DETROIT -- With so much attention being paid to the value of his team's experience, Red Wings coach Mike Babcock has felt compelled throughout these Stanley Cup Finals to keep reminding everyone of one important detail.
|Chris Osgood shut out the Penguins in the first two games. (US Presswire)|
Especially against teams that have nothing to lose, although considering the unmistakable look of resignation worn by many of the Penguins and coach Michel Therrien after their crushing Game 4 loss, it would be fair to wonder if Pittsburgh hasn't already done so.
"It's going to be extra difficult," conceded Pittsburgh forward Marian Hossa.
Still, the series isn't over until a fourth win is in the books, a lesson Babcock and the Red Wings learned in the previous round when they were in the same potential clinching position against the Dallas Stars.
Detroit had been similarly superior in most facets of the game throughout that series -- controlling the puck, winning the majority of the faceoffs and playing stifling defense -- and the Red Wings came home for the fifth game leading 3-1 as well. But instead of closing things out, the Red Wings allowed the Stars to take advantage of a couple of critical mistakes and force a return to Dallas.
"We weren't flat, we were just nervous really early and we didn't execute," Babcock said about his team's last Game 5 experience. "That's something we'll have to try to avoid. I mean, we try to play the same and we have a simple blueprint or foundation we go to, but what makes you win is the will and the determination of great players who want to be successful.
"We have to get that to come to the forefront (Monday) night, and we have to control our anxiety level or our activation level and make sure we're at an optimal point." So far that hasn't been much of a problem for the veteran Red Wings, who have shown nothing but patience and composure regardless of the situation in this series. They dominated the Penguins at home in the first two games, and fought back from early deficits twice in Pittsburgh, winning once and very nearly pulling out the other game.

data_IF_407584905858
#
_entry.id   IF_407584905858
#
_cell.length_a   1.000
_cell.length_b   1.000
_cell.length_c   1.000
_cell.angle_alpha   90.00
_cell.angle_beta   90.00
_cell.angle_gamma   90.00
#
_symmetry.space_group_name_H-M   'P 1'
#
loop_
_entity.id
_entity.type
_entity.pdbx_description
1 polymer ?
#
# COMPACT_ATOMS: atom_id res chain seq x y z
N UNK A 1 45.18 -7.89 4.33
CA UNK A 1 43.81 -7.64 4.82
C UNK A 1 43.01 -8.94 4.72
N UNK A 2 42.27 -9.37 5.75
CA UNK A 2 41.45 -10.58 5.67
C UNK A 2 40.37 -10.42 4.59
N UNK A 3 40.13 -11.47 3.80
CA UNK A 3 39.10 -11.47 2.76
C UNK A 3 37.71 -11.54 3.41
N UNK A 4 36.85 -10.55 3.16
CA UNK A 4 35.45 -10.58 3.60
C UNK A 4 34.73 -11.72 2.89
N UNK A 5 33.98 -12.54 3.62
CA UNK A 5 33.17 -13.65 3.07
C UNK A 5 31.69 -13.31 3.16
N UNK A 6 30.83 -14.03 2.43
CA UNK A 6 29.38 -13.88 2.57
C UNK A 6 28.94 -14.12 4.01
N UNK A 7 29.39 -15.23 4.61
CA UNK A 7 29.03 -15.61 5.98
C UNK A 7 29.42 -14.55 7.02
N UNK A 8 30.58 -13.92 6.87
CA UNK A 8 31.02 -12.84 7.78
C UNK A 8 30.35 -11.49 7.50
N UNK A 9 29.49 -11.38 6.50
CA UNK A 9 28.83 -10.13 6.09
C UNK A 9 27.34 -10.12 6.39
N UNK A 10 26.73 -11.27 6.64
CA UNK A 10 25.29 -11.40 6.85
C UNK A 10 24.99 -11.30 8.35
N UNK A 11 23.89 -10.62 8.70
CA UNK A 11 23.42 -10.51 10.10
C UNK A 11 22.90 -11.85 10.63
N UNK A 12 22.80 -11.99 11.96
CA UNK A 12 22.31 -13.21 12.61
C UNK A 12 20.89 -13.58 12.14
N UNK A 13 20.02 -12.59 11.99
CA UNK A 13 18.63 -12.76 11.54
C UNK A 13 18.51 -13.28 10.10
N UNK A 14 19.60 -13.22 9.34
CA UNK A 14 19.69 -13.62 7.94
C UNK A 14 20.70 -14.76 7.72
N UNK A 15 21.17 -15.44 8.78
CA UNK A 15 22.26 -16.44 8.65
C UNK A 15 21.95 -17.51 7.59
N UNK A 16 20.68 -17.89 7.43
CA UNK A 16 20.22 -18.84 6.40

The Red Wings have had two-way contributions from most of the players in their lineup, while Pittsburgh has seen several of its key players like Evgeni Malkin, Petr Sykora, Ryan Malone and Jordan Staal disappear in this series. And in goal, Detroit's Chris Osgood has outplayed counterpart Marc-Andre Fleury.
If that trend continues, the Red Wings will likely avoid the need to win a fourth consecutive series on the road and instead get to have the traditional Stanley Cup skate on their own ice. It's something that's obviously on the minds of the Red Wings, but given the been-there, done-that background of so many of their players, they are not looking that far ahead.
"It's the Stanley Cup Final and we still have to win the fourth game," defenseman Niklas Kronwall said. "That's never easy so you have to focus on what you need to do for 60 minutes and come out and have a good push from the start."
Interestingly, while the importance of a good start has been discussed in this series nearly as much as Detroit's experience, it has been the finishing touches the Red Wings have applied that have made the difference. Detroit has outscored Pittsburgh 6-1 in the final periods of the four games so far, and it has outshot the Penguins 45-24 in the last 20 minutes of games. More important, it has limited Pittsburgh's dangerous power-play unit to just two goals in 17 tries.
"It just comes down to puck management," Penguins defenseman Darryl Sydor said. "Right now they have it and we need to just be confident and composed."
Which is a lot easier said than done for a young Pittsburgh team that has tried to sound upbeat in the wake of a demoralizing home loss in Game 4. But if they look at things objectively, the Penguins will realize they've won just one period of play against the Red Wings in this series, and were unable to score in the first two games in Detroit.
In other words, it's not a very good place to be right now. "I've been there with Tampa," Sydor said of his seven-game 2004 Stanley Cup winning experience. "We had to go into Calgary and win Game 6 and that was a pretty hostile environment there.
"But the team that wants to keep playing, plays with a lot of desperation and urgency, and just never says die. And that's what we're going to do tomorrow. We're going to make it very tough."